In the past, people in our nation were bound to obedience of higher laws and in so doing automatically obeyed all the statutory laws. A society based solely in obedience of statutory laws is doomed to fail. Pray that is not the fate of our nation.
Moorad Alexanian

From: [] On Behalf Of Dehler, Bernie []
Sent: Saturday, January 03, 2009 12:51 PM
Cc: asa
Subject: RE: [asa] The ASA and the Soft Sciences (ASA focus for the future- Christian economics)

David said:
“I certainly could identify something as Catholic social teaching.”

Here’s a test. Some people say the current market meltdown is because of not enough regulation.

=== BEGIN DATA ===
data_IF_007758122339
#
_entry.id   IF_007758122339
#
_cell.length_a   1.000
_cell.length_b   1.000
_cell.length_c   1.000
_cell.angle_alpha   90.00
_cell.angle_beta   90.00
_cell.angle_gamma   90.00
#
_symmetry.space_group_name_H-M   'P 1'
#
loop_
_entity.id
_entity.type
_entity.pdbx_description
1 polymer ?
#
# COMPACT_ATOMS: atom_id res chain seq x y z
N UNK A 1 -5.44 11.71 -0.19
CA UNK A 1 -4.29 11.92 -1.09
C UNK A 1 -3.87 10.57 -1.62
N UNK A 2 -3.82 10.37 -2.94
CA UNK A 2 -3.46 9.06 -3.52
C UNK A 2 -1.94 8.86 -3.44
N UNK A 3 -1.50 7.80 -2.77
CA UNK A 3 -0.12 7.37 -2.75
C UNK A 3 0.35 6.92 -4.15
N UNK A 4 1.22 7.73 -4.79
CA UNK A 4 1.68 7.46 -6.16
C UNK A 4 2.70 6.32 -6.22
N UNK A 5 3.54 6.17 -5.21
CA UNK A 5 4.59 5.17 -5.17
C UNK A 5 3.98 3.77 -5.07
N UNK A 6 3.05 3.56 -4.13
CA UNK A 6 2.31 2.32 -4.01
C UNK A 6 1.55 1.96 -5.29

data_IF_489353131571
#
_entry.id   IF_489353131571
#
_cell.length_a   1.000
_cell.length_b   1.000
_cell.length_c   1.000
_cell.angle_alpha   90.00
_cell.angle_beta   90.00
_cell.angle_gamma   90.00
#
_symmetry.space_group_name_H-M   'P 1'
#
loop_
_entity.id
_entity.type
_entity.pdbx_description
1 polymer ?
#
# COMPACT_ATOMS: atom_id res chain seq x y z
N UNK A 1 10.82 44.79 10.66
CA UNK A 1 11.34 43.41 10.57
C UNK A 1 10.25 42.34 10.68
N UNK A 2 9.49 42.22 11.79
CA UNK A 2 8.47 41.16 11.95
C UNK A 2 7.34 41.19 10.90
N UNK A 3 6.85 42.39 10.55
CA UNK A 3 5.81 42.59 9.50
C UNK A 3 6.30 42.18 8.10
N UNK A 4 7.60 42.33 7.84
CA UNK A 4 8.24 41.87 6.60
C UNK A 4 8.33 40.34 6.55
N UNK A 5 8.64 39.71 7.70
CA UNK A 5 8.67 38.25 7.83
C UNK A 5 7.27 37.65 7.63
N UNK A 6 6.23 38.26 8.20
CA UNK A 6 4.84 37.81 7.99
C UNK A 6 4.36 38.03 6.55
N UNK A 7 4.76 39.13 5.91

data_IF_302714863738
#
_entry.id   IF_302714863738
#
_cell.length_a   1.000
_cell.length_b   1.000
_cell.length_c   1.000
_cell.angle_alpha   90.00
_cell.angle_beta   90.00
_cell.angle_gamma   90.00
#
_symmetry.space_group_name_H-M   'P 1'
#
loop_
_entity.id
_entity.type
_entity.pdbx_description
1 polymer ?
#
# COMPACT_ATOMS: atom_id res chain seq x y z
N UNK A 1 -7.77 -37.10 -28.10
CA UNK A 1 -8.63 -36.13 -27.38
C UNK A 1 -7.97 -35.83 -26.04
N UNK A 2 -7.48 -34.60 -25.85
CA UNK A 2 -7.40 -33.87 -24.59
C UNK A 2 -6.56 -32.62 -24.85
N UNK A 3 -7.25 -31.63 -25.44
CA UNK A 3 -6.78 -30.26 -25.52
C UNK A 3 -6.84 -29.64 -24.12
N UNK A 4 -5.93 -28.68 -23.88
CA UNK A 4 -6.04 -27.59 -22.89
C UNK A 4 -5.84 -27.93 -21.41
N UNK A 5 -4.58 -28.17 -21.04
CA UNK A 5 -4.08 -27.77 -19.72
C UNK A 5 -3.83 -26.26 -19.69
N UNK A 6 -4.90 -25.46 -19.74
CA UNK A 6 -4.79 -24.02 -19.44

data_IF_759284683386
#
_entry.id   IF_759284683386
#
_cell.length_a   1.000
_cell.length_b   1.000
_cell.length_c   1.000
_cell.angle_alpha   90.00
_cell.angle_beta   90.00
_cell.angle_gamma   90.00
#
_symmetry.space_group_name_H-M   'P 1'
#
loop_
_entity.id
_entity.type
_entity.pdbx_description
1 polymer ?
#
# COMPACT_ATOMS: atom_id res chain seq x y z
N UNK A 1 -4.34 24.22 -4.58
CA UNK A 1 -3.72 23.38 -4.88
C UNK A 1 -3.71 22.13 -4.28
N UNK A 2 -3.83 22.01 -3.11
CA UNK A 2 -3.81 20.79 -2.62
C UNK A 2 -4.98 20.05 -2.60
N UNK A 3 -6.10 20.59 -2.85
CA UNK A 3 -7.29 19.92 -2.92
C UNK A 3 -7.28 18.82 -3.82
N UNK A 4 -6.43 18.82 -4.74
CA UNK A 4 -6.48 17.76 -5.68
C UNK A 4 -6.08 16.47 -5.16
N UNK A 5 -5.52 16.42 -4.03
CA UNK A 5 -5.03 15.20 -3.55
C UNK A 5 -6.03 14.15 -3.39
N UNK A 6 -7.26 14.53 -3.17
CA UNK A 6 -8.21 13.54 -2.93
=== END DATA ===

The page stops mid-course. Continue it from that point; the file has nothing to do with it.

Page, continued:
Suppose someone says we need no regulation at all- the markets are self-correctable. Please identify for me the religious position of that (Catholic, Baptist, atheist, mormon, etc.)

Suppose someone else says the banks should be heavily regulated. Please also identify the religious position for that (Catholic, Baptist, atheist, mormon, etc.).

My claim is that economics is amoral. That is why “Focus on the Family,” for example, doesn’t harp on the issue, as they do for stem cell research and abortion.

Is living in a commune (sharing all things in common) “Christian?” Most Americans would likely say no, but that is how the first Christians lived according to Acts.


From: David Opderbeck []
Sent: Saturday, January 03, 2009 6:58 AM
To: Dehler, Bernie
Cc: asa
Subject: Re: [asa] The ASA and the Soft Sciences (ASA focus for the future- Christian economics)